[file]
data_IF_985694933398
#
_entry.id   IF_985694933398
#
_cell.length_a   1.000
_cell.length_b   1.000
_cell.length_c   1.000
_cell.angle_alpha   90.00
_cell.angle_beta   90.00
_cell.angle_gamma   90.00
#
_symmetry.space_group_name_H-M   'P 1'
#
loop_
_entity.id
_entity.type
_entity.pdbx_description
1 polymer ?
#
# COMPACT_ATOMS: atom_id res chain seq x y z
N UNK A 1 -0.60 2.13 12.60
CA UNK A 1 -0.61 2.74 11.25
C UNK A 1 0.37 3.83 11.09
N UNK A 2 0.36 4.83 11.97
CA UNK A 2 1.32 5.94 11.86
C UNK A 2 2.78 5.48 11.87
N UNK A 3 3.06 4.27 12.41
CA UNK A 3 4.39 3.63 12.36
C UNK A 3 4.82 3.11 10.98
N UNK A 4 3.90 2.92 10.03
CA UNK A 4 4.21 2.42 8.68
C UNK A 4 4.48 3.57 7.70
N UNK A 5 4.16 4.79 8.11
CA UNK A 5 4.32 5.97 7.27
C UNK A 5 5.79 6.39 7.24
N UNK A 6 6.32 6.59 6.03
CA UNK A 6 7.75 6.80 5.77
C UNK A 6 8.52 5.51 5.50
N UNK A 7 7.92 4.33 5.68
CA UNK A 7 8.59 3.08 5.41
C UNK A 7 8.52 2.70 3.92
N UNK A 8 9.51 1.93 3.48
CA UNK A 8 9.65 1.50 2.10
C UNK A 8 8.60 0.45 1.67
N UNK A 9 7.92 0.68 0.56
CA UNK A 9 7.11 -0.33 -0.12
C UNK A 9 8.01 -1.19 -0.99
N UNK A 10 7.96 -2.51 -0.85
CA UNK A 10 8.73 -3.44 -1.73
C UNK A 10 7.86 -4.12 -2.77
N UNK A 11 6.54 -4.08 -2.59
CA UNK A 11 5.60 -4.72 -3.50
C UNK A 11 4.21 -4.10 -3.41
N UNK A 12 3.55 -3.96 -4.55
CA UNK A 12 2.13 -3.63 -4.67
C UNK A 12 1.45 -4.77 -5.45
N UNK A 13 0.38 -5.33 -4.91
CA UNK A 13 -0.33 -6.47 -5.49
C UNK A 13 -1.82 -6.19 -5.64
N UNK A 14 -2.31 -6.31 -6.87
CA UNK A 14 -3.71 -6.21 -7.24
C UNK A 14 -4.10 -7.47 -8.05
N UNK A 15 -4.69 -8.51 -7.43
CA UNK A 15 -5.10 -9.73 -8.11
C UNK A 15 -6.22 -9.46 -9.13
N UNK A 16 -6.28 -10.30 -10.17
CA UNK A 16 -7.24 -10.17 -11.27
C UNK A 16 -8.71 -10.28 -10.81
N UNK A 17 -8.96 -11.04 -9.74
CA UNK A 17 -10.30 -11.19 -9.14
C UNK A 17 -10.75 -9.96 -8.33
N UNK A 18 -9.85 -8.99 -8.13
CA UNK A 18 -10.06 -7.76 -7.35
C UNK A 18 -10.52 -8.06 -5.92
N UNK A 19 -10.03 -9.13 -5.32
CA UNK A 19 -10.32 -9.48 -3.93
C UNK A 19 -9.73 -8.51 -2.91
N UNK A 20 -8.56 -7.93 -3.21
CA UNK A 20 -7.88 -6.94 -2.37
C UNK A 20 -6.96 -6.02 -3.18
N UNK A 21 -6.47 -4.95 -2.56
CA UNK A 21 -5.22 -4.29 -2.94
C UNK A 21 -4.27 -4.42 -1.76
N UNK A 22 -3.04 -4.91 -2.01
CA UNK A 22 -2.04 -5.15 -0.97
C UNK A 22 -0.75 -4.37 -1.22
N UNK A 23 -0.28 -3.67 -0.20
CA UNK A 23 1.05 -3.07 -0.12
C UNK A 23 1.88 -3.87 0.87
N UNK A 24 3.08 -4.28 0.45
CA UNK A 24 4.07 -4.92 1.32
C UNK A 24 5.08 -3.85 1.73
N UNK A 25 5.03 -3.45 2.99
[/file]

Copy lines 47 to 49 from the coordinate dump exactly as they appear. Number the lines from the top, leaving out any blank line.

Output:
C UNK A 9 8.01 -1.19 -0.99
N UNK A 10 7.96 -2.51 -0.85
CA UNK A 10 8.73 -3.44 -1.73